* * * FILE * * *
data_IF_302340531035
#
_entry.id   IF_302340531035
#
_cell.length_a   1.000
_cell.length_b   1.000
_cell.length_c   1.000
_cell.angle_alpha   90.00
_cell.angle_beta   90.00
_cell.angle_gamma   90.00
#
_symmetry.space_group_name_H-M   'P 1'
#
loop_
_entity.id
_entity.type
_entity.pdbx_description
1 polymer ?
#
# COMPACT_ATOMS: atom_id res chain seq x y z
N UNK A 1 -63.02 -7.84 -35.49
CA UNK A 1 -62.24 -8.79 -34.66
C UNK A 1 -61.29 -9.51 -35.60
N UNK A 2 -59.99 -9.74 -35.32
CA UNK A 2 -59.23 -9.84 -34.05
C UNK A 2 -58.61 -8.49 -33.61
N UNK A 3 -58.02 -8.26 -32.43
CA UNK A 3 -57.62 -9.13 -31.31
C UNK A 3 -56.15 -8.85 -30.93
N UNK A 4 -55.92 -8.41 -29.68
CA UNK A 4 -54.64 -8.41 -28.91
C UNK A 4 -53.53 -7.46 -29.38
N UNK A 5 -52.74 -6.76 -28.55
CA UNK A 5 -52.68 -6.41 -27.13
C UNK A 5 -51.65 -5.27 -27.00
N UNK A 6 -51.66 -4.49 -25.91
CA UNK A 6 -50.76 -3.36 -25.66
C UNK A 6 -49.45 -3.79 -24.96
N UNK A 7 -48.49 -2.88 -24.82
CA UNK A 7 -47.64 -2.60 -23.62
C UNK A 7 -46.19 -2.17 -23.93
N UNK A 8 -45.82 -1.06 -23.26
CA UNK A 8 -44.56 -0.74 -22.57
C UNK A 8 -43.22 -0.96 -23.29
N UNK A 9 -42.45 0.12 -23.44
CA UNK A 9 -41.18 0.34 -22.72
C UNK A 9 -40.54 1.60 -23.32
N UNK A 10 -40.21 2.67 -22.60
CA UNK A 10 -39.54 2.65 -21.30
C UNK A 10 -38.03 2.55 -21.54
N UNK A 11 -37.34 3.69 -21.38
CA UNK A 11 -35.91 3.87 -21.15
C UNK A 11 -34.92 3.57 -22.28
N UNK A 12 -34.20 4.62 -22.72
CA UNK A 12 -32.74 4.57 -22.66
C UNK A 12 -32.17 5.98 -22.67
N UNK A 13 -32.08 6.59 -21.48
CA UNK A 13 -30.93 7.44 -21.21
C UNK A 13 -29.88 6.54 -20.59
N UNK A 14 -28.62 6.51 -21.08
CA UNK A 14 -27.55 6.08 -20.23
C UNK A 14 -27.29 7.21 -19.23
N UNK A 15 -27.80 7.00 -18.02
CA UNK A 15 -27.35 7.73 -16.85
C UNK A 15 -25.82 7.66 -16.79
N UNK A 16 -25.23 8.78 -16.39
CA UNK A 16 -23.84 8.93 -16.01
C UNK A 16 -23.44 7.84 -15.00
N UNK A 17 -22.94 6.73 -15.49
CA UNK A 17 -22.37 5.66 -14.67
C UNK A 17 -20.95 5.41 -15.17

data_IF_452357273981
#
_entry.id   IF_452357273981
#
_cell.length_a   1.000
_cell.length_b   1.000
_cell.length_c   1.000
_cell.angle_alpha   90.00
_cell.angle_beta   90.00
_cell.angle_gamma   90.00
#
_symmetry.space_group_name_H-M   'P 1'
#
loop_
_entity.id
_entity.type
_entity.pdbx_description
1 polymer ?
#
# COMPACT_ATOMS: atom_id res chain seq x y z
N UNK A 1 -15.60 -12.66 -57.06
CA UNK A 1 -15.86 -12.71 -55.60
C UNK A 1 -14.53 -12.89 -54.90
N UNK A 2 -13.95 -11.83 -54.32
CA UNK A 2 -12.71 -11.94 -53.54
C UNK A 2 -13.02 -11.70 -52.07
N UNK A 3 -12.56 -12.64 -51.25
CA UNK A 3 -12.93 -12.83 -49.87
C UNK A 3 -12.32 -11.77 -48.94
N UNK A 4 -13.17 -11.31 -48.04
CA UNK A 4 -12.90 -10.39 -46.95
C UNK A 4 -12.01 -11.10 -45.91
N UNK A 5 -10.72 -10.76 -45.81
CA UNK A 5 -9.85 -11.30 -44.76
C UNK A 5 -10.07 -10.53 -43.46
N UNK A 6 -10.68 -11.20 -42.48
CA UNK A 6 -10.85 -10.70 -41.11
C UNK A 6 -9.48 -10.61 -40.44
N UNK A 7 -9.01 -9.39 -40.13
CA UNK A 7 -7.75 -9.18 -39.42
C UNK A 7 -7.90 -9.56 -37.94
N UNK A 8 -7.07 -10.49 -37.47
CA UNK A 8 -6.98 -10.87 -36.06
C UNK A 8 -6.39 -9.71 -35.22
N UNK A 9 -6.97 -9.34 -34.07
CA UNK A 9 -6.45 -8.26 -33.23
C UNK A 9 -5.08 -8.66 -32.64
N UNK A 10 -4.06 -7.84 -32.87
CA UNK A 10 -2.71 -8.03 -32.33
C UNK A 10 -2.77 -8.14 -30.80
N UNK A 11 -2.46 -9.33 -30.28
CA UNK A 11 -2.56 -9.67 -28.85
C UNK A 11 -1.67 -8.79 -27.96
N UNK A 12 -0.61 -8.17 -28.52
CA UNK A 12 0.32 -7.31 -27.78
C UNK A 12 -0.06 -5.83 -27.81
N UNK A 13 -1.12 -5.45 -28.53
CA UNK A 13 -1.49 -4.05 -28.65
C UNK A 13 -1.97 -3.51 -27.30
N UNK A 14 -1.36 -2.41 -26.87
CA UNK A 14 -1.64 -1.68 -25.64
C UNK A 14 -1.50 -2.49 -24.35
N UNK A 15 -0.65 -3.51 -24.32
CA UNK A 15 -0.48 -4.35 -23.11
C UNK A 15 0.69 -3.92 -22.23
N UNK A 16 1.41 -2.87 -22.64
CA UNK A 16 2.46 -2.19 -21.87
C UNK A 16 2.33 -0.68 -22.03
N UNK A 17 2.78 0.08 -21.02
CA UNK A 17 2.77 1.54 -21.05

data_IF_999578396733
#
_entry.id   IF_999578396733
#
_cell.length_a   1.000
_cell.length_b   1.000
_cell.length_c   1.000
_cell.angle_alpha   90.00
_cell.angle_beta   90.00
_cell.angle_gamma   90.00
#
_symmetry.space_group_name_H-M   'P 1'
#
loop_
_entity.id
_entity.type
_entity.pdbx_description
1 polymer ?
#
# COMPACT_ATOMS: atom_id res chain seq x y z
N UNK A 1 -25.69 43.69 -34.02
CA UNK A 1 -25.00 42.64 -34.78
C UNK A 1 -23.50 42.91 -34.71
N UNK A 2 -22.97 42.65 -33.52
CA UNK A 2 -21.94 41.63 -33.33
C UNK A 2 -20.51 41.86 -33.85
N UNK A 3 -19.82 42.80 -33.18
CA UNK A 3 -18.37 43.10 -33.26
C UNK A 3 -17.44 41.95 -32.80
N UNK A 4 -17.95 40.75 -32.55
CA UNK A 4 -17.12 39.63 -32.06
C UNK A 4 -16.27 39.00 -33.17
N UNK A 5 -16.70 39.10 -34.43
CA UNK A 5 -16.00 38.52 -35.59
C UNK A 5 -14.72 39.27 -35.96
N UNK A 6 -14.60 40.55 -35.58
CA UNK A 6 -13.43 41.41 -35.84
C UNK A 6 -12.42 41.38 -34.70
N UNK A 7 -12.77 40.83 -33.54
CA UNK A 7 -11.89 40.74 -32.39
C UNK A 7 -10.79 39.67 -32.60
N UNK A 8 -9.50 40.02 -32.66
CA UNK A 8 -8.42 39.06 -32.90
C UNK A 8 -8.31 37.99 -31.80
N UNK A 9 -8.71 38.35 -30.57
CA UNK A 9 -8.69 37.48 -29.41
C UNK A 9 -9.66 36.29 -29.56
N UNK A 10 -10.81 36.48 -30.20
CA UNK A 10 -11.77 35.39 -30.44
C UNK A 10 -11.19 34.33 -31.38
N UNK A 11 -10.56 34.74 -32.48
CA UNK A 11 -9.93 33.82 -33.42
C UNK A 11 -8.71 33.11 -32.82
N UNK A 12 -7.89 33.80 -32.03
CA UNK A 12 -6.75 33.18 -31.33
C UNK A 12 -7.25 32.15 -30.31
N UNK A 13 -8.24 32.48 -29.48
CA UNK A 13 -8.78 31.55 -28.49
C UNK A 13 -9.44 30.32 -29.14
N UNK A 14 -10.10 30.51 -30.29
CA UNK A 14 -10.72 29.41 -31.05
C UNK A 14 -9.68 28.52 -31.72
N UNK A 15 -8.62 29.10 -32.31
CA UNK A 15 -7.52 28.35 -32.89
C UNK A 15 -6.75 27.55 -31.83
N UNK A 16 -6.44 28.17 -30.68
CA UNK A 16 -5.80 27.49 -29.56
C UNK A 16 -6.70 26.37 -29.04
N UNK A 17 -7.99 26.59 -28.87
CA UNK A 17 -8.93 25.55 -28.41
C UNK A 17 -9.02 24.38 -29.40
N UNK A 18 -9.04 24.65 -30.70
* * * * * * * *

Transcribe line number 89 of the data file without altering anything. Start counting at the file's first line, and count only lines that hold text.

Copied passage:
1 polymer ?